Variation (OCR Gateway GCSE Biology: Combined Science)

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Continuous & Discontinuous Variation

  • Variation is defined as differences between individuals of the same species
  • Phenotypic variation is the difference in features between individuals of the same species, resulting from:
    • The genome; differences caused by genes are known as genetic variation
      • Examples of genetic variation in humans include:
        • Blood group
        • Eye colour
        • Gender
        • Ability to roll tongue
        • Whether ear lobes are free or fixed
    • The interactions between the organism and its environment, this is known as environmental variation
      • Examples of environmental variation in humans include:
        • An accident may lead to scarring on the body
        • Eating too much and not leading an active lifestyle will cause weight gain
        • Being raised in a certain country will cause you to speak a certain language with a certain accent
        • A plant in the shade of a big tree will grow taller to reach more light
  • Phenotypic variation can be divided into continuous or discontinuous depending on how you are able to group the measurements

Continuous variation

  • Continuous Variation is when there are very many small degrees of difference for a particular characteristic between individuals
    • The data are arranged in order and can usually be measured on a scale
    • For example, height, mass, finger length etc. where there can be many ‘in between’ groups
  • Continuous features often vary because of a combination of genetic and environmental causes, for example:
    • Tall parents will pass genes to their children for height
    • Their children have the genetic potential to also be tall
    • However, if their diet is poor then they will not grow very well
    • Therefore, their environment also has an impact on their height 
  • Plotting continuous data onto a graph will give smooth bell curves (a result of all the small degrees of difference)

Height graph

Height is an example of continuous variation which gives rise to a smooth bell-shaped curve when plotted as a graph

Discontinuous variation

  • Discontinuous Variation is when there are distinct differences for a characteristic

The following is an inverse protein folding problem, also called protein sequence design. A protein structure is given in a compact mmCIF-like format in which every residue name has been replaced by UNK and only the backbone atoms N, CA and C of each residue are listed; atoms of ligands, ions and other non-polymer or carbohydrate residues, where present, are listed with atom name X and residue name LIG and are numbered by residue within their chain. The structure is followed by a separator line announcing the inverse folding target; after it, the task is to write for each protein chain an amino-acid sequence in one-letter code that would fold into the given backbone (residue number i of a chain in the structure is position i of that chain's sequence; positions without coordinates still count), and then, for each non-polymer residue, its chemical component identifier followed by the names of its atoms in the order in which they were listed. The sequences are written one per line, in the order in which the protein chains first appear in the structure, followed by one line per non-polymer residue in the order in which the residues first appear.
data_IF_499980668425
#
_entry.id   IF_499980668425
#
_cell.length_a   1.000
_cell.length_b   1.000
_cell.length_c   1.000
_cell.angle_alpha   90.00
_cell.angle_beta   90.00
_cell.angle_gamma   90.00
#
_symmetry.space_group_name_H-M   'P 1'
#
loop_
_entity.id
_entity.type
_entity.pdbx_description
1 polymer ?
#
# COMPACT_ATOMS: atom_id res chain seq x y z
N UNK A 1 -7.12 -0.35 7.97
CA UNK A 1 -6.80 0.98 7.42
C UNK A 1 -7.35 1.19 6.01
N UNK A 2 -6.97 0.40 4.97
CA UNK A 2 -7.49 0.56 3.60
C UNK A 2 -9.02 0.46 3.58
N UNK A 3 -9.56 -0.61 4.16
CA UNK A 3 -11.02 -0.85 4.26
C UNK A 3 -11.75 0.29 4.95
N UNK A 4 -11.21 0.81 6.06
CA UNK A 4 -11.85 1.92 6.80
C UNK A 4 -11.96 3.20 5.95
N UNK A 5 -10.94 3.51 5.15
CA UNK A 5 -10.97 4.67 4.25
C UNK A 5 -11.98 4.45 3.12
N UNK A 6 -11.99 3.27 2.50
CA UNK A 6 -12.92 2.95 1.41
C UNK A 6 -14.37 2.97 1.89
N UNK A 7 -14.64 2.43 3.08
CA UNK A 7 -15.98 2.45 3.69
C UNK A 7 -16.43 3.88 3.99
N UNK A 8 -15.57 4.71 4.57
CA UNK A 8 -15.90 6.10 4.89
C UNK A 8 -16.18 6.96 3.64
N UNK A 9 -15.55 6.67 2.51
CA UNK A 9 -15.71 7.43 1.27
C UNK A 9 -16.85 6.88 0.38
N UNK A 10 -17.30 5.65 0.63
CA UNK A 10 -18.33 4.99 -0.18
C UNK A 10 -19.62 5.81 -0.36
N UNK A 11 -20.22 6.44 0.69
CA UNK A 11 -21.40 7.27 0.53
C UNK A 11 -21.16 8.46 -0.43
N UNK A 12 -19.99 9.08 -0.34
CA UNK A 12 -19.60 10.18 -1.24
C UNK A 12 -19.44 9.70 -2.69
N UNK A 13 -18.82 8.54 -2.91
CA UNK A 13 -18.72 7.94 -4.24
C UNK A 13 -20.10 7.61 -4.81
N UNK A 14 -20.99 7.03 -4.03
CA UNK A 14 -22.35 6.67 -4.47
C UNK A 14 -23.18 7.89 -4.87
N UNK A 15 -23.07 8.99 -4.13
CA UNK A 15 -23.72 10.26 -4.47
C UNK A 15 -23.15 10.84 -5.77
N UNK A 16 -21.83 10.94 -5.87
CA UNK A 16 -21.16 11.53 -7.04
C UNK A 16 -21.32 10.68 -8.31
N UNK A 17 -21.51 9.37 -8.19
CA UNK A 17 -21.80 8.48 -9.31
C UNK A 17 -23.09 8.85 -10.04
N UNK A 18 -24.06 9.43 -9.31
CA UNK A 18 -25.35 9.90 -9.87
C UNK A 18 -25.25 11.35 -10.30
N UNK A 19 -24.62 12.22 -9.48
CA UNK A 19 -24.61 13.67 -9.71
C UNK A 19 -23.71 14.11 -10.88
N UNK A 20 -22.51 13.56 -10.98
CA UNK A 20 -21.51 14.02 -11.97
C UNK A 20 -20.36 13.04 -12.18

• Data fits into discrete categories with no crossover between categories
  • Discontinuous variation is usually caused by genetic variation alone 
    • For example, people are either blood group A, B, AB or O; are either male or female; can either roll their tongue or not - there are no ‘in-betweens’
    • Plotting discontinuous data onto graphs will give a ‘step – like’ shape

Blood type graph

Blood group is an example of discontinuous variation which gives rise to a step-shaped graph

Mutation & Variation

  • Variation occurs as the result of different alleles in the population
  • These allele variants are introduced into the gene pool as a result of mutations
  • Mutations are changes in the DNA base sequence and can impact the genome in several different ways
    • Some mutations make no difference to the resulting proteins
    • Others may make a difference to the protein but have no effect on the protein function
    • In some cases, mutations alter the protein significantly enough to impact the function of the protein
      • Only this third scenario would have an effect on the phenotype of the organism

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Ruth graduated from Sheffield University with a degree in Biology and went on to teach Science in London whilst also completing an MA in innovation in Education. With 10 years of teaching experience across the 3 key science disciplines, Ruth decided to set up a tutoring business to support students in her local area. Ruth has worked with several exam boards and loves to use her experience to produce educational materials which make the mark schemes accessible to all students.